Do you know that Chinese New Year (CNY) is the most important and celebrated family event in the Chinese family calendar? It is just like Christmas is to all Anglo-Saxon families.
This year CNY Year falls on 1 February, on the second day of Learning@Home. As a young child, I remember being so excited during preparations for CNY. My parents cleaned the house, purchased new outfits or had new ones tailored especially for ushering in the new year, made delicious snacks, such as pineapple tarts (my favourite) and sweet sticky cake for our visiting guests and, of course cooked, up a storm for the family reunion dinners.Family travelled from around the globe to be back home for the reunion dinner which traditionally takes place on the eve of CNY.
I loved CNY as a child living in Singapore, wearing a new dress, eating delicious snacks and having lots of fun at the scrumptious reunion dinner. The very best thing for the children was receiving hongbaos, red packets containing money, as gifts of good wishes! We visited the elders in the family and were given hongbaos, greeting them in return with mandarins which signify good luck! This is similar to Australian children receiving Christmas presents on Christmas eve or Christmas morning, only CNY continues for 15 days each year and the celebrations continue for 15 days!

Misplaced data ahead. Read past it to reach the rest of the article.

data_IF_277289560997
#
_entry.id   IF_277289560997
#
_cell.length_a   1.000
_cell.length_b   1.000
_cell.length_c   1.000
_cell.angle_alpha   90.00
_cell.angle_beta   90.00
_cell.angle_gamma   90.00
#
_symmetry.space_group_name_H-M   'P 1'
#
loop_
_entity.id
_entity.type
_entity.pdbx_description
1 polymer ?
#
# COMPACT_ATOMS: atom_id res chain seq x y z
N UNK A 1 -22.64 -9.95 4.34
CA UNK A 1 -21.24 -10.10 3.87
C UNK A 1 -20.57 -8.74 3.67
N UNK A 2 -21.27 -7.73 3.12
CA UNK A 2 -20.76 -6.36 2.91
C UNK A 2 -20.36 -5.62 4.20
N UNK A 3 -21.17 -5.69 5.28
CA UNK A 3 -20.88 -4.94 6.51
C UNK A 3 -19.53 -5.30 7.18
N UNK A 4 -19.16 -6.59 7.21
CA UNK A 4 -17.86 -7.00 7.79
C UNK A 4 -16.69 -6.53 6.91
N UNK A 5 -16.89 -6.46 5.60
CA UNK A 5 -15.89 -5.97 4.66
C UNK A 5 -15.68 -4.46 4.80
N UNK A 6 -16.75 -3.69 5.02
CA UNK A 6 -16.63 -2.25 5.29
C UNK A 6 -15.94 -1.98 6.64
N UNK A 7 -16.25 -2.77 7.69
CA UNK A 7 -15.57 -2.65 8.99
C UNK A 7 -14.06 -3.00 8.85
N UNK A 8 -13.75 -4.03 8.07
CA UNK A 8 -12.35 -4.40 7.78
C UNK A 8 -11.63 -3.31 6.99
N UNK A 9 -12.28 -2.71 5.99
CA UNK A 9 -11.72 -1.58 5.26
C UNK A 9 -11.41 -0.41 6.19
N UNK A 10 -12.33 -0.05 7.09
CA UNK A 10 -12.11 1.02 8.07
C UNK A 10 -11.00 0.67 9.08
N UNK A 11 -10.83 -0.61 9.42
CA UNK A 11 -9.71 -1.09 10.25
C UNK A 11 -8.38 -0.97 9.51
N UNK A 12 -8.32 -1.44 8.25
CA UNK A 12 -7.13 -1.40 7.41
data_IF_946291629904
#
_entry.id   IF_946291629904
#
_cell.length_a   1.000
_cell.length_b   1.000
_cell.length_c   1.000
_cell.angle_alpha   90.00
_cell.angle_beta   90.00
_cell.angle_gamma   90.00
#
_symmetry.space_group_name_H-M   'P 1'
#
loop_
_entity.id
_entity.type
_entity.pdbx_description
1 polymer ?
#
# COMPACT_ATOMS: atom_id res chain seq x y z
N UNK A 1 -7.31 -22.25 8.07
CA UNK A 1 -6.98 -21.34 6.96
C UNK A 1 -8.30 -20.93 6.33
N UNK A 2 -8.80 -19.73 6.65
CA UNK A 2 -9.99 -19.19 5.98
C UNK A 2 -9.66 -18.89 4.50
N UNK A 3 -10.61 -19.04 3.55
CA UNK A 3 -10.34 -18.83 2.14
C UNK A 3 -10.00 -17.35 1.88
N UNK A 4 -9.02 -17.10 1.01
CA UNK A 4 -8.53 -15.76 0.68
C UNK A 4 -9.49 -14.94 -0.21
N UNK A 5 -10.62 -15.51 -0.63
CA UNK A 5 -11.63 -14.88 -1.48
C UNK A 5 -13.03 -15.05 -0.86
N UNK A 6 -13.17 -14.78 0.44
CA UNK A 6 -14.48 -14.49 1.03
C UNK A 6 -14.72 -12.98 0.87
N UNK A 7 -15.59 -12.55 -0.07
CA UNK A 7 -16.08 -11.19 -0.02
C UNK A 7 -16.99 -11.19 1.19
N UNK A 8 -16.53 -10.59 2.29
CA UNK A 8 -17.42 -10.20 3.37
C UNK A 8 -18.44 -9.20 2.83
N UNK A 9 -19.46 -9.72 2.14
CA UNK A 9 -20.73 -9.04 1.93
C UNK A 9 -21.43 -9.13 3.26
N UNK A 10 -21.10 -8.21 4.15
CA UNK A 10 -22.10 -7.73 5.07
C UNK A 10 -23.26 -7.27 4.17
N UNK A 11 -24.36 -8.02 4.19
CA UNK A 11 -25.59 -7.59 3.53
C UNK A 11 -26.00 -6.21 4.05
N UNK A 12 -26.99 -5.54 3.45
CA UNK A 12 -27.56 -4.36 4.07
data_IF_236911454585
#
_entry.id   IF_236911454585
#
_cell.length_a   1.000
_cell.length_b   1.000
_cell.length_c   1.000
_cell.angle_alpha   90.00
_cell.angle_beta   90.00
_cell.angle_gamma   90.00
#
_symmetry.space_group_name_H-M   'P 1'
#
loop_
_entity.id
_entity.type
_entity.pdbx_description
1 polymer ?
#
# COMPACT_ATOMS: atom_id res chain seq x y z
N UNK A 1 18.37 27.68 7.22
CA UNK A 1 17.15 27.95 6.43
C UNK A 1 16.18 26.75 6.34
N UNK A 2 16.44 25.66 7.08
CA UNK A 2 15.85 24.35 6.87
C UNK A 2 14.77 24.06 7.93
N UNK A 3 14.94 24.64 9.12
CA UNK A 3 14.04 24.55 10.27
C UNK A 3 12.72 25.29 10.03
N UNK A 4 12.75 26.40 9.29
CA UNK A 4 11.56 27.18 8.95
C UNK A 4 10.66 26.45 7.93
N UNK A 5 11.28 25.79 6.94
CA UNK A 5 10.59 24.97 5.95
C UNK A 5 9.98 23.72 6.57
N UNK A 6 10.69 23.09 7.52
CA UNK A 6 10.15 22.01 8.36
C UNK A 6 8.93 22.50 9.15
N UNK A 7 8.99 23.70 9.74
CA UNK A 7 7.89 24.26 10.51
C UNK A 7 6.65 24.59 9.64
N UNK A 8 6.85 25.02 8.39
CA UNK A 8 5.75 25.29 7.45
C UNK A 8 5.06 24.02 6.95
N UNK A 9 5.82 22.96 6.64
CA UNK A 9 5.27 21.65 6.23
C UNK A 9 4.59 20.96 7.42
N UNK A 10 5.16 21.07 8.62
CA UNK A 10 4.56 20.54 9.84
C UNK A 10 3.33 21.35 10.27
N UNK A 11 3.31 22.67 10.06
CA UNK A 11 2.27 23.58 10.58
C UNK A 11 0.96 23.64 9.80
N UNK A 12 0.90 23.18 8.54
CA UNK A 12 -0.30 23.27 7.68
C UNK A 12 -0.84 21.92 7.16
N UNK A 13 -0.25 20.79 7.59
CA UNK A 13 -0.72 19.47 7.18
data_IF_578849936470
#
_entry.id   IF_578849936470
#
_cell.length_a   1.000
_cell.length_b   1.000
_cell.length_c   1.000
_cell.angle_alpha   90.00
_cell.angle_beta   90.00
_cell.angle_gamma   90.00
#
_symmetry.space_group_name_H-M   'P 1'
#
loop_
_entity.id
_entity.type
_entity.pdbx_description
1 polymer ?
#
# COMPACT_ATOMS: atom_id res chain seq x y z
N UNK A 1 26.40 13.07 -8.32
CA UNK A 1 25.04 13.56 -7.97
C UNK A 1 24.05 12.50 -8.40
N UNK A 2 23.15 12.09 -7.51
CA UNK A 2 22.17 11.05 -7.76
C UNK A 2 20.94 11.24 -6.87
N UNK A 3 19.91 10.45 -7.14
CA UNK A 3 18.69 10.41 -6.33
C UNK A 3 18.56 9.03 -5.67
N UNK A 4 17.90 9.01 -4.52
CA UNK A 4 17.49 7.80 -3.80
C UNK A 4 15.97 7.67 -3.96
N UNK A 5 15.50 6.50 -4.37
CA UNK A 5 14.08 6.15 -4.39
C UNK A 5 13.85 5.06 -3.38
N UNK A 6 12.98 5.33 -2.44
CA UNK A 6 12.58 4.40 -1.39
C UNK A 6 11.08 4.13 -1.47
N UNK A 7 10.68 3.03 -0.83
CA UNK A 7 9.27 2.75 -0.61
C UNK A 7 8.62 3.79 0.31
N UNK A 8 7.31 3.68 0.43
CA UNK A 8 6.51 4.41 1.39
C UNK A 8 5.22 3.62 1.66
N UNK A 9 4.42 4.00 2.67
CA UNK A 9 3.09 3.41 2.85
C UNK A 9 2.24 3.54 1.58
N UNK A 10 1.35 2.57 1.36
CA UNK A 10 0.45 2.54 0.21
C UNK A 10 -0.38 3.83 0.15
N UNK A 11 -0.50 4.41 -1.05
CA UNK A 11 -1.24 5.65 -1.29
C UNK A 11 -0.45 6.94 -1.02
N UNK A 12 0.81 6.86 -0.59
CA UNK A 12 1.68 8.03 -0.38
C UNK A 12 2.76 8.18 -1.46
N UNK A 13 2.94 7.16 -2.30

These are truly cherished childhood memories for me. There are 12 zodiac signs and 2022 is the year of tiger. Do you know anyone who celebrates Chinese New Year? Why not ask them how they celebrate this special occasion. You may just learn some interesting and random facts and they will surely appreciate your interest in their culture.
Dr Tsae Wong,